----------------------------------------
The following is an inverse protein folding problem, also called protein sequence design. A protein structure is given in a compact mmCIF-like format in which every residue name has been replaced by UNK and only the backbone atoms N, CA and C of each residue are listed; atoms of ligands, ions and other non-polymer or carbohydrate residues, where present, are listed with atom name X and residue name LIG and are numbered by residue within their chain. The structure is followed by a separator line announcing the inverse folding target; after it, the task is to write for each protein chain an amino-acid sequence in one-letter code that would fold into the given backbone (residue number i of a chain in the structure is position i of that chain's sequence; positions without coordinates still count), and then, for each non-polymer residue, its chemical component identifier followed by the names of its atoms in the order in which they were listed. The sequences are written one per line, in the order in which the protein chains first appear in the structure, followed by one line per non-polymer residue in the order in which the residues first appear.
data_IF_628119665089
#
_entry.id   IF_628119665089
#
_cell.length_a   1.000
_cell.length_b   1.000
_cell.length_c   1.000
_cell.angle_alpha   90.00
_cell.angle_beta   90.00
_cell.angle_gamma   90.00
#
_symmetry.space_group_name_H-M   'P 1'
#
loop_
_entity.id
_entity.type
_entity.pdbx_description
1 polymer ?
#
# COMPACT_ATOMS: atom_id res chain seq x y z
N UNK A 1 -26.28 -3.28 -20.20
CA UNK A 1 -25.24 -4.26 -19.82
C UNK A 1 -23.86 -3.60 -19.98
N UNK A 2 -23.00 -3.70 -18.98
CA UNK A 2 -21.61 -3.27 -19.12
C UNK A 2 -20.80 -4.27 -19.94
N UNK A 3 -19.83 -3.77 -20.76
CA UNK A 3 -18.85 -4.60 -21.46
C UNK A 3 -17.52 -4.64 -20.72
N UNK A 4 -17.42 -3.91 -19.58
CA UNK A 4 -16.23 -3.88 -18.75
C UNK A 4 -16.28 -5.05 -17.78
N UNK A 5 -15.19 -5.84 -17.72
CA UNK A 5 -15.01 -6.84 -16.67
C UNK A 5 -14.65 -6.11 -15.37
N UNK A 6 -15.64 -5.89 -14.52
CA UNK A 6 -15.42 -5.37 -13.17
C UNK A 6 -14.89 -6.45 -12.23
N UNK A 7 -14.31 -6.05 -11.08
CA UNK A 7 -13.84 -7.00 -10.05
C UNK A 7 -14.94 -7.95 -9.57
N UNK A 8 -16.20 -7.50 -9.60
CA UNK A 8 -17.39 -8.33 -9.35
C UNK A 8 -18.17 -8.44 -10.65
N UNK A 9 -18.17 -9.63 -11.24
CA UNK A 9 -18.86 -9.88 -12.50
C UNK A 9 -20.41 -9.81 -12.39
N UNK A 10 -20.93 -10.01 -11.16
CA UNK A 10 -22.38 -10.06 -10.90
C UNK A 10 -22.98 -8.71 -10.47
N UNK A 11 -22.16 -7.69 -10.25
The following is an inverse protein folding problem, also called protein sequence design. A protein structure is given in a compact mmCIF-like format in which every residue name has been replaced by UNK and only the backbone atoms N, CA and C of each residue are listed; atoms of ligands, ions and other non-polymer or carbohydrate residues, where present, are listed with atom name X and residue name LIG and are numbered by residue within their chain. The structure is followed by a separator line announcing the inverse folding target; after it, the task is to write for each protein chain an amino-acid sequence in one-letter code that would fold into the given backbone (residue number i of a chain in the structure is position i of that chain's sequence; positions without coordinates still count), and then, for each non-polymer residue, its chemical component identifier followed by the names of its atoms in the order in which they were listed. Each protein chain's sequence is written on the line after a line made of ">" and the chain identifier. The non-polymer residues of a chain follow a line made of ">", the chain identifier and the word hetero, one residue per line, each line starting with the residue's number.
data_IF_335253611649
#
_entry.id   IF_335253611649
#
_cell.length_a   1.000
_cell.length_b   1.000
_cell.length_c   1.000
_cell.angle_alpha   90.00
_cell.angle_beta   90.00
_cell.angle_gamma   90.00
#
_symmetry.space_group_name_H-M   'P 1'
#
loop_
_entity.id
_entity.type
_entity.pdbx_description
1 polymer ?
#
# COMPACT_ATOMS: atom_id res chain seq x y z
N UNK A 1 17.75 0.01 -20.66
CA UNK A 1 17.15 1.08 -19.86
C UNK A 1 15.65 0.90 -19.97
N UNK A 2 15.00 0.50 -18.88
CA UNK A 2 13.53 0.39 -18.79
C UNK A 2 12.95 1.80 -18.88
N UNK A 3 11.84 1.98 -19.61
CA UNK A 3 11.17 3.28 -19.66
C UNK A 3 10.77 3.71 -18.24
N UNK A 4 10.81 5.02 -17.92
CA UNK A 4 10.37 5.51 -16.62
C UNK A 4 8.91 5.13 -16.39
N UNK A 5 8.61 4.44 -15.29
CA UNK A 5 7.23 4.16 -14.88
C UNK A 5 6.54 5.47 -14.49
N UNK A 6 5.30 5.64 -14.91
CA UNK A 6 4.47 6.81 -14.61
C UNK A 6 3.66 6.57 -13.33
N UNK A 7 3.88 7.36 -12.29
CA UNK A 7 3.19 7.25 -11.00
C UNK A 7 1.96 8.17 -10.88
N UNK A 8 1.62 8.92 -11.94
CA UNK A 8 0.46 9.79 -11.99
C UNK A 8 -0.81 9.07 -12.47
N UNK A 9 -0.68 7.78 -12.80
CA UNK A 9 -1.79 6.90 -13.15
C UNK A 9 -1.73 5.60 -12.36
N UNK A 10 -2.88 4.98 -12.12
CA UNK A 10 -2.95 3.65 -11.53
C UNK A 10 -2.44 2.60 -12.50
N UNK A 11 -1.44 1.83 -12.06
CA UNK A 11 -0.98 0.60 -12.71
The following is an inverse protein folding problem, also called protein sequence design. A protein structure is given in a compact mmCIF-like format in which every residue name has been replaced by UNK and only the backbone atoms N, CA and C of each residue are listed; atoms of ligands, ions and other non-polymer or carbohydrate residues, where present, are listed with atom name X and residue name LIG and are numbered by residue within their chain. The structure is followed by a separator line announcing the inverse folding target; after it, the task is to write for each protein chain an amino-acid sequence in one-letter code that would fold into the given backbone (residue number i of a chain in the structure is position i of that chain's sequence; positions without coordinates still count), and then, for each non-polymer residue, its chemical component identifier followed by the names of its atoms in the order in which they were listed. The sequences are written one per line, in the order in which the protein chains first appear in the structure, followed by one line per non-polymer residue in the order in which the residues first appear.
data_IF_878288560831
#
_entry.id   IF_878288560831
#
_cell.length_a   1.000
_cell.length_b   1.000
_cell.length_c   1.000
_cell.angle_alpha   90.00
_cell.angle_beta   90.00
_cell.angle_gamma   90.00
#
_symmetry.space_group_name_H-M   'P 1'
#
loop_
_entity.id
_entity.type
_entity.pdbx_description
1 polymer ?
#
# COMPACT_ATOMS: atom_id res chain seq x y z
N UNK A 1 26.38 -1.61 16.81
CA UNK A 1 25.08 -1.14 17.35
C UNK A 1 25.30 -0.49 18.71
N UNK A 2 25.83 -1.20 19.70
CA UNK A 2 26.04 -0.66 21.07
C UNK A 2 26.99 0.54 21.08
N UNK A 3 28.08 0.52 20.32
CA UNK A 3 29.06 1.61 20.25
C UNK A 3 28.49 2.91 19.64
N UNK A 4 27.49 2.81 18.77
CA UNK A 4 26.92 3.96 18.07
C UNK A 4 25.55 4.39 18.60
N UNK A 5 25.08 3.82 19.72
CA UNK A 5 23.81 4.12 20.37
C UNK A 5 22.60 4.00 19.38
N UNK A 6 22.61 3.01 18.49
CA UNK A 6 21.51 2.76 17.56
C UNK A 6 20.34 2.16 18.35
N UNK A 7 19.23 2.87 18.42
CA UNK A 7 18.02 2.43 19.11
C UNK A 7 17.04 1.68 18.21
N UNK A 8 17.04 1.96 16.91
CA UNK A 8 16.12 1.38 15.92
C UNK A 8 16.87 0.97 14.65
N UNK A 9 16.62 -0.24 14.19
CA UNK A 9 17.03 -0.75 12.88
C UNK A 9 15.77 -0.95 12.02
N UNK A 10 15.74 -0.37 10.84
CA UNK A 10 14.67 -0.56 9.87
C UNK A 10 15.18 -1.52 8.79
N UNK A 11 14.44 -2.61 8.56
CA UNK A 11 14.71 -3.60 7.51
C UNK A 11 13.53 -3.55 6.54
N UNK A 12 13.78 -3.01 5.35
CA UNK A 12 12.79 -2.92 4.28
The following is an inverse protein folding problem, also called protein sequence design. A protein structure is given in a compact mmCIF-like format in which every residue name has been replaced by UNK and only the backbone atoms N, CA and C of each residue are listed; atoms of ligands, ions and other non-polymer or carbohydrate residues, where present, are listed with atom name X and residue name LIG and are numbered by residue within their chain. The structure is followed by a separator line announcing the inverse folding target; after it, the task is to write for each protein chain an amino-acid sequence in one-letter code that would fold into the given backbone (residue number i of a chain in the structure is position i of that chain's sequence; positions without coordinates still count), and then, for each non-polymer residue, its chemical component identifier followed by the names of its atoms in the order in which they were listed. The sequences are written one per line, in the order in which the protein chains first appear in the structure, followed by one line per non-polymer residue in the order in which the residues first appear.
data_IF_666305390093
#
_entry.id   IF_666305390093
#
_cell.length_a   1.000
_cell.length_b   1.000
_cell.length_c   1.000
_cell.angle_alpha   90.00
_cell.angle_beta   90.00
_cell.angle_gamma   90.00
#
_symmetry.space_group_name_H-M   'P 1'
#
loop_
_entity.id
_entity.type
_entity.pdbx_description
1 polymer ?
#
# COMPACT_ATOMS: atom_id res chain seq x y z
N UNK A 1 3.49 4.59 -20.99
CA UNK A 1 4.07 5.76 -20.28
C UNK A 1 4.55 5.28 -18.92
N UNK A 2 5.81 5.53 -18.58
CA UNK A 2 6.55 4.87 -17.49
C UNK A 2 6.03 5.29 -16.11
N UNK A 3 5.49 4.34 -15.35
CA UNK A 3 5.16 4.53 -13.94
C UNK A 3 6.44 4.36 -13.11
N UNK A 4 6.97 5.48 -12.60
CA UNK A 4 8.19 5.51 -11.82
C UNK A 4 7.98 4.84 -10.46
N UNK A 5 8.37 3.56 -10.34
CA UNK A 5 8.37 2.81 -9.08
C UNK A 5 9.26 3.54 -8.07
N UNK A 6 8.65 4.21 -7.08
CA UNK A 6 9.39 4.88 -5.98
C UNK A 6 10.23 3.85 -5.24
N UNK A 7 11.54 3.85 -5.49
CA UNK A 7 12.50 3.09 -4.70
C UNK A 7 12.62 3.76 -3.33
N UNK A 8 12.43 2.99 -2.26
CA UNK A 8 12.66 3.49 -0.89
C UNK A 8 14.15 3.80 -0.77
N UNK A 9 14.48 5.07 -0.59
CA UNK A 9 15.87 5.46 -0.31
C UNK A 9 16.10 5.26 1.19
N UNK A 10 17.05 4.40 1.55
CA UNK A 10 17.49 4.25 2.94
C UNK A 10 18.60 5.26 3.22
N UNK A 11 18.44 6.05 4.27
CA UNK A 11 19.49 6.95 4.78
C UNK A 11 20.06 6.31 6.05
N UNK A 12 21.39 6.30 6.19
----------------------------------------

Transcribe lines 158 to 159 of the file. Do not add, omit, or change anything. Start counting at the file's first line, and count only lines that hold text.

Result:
CA UNK A 11 14.71 -3.60 7.51
C UNK A 11 13.53 -3.55 6.54